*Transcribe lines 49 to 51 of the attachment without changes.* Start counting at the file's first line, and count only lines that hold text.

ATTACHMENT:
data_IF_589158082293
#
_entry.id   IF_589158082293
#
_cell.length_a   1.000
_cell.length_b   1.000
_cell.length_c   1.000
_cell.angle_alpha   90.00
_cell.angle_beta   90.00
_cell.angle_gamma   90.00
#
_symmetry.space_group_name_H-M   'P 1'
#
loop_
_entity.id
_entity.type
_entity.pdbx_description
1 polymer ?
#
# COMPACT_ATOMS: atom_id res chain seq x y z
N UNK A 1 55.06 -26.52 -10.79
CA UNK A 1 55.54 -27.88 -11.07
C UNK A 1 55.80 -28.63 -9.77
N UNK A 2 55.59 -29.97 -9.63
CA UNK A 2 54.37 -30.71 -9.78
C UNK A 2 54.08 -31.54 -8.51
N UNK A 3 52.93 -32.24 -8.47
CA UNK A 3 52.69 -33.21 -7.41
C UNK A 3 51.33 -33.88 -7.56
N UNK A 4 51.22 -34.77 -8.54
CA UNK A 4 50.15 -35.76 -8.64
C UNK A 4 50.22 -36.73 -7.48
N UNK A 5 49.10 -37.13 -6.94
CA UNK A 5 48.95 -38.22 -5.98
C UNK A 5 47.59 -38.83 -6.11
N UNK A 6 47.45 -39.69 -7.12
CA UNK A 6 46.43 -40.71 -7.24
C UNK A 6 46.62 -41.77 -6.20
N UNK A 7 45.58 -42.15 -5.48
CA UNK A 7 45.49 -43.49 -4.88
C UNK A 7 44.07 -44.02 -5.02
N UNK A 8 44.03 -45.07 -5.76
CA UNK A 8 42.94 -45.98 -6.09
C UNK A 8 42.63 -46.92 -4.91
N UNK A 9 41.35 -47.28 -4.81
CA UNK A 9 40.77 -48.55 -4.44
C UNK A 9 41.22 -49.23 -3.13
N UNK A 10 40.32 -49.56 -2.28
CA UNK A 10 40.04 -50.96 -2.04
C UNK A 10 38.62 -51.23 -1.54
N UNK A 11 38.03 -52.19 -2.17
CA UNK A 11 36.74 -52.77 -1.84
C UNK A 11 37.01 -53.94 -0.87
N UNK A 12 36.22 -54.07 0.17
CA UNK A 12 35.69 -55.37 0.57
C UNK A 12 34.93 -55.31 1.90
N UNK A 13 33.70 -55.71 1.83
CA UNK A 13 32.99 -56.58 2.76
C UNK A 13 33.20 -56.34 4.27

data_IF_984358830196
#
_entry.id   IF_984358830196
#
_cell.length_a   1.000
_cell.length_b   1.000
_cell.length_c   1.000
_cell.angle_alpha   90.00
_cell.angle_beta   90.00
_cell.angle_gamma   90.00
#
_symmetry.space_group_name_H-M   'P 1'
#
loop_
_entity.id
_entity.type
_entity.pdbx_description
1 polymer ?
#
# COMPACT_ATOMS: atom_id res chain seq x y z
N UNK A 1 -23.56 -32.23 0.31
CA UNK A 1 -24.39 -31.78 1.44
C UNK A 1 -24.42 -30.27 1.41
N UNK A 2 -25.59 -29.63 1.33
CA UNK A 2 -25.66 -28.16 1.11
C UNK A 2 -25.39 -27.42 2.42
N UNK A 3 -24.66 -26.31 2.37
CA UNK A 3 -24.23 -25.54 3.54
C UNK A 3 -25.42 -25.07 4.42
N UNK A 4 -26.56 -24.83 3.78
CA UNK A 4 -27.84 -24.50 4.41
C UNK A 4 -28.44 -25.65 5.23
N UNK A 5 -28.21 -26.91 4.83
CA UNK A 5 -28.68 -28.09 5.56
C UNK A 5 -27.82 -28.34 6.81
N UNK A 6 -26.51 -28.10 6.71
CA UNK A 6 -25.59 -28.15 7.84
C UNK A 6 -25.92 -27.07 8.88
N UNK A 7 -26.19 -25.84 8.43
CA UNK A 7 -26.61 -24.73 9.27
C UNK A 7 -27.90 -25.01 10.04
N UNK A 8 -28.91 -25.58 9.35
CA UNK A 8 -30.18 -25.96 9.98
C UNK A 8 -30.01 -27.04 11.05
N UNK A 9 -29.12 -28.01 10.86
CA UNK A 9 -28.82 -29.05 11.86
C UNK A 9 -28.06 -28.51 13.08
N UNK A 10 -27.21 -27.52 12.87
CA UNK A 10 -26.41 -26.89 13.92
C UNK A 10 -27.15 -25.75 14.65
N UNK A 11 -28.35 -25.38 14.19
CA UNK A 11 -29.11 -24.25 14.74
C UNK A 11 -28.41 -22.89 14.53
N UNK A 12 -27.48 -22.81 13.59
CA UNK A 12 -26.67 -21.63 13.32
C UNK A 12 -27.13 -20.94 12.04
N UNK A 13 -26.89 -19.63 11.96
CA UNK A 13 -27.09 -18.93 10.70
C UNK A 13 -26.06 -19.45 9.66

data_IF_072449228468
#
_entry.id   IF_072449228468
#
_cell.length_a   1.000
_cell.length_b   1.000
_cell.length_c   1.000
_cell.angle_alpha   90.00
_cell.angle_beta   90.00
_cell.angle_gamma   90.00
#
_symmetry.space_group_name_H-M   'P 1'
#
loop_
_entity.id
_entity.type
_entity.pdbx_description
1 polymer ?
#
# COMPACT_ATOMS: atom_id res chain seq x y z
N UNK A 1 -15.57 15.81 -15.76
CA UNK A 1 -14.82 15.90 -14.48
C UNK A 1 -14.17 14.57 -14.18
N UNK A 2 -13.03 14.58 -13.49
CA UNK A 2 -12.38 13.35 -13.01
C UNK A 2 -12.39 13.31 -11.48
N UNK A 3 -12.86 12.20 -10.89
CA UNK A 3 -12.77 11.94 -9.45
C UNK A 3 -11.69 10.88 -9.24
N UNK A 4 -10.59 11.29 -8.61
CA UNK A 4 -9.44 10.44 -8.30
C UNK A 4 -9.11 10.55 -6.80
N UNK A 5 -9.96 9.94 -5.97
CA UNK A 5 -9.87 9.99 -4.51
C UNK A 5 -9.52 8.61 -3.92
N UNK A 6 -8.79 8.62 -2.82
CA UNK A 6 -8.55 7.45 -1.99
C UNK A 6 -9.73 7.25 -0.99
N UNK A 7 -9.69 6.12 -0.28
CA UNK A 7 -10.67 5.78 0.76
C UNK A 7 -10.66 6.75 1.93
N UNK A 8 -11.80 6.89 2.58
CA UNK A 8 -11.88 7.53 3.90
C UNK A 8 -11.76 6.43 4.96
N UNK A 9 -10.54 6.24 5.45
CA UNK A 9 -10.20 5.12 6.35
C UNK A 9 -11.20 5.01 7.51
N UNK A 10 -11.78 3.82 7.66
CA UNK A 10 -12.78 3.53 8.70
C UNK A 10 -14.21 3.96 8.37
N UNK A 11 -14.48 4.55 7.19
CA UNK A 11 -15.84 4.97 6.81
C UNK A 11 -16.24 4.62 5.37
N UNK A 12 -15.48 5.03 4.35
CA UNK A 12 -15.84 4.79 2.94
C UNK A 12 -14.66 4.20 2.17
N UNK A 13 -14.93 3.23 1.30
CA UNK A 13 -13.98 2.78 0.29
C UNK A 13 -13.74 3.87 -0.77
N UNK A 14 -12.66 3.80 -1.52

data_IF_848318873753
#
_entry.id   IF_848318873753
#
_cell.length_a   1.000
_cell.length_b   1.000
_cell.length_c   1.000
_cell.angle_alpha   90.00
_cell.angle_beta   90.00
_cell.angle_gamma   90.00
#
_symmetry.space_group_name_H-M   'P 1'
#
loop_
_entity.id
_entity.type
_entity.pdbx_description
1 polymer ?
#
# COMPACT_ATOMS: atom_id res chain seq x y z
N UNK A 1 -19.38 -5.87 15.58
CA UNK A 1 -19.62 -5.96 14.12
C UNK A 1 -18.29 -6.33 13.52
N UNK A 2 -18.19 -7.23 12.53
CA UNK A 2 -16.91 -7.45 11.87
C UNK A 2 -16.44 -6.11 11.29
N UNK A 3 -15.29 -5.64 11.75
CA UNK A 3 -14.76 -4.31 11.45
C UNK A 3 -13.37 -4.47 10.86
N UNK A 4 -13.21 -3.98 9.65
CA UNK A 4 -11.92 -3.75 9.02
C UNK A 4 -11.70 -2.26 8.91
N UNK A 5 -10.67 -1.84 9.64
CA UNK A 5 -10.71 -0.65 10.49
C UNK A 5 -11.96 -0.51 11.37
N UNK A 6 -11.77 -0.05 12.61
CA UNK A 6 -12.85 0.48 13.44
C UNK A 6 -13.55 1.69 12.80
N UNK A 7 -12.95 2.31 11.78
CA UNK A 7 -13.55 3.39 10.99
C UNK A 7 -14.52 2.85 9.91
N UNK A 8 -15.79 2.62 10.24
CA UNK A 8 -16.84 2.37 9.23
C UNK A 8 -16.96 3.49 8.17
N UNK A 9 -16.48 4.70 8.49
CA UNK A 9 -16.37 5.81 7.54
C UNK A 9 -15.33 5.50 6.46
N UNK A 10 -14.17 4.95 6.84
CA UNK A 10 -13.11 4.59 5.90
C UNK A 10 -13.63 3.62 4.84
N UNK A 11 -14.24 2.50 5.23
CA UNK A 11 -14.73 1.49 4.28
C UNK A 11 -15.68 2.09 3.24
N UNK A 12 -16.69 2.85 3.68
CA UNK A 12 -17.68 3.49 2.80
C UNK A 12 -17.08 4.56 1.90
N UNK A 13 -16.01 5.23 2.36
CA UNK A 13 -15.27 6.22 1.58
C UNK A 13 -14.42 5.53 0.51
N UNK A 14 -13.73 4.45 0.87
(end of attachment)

CA UNK A 10 40.04 -50.96 -2.04
C UNK A 10 38.62 -51.23 -1.54
N UNK A 11 38.03 -52.19 -2.17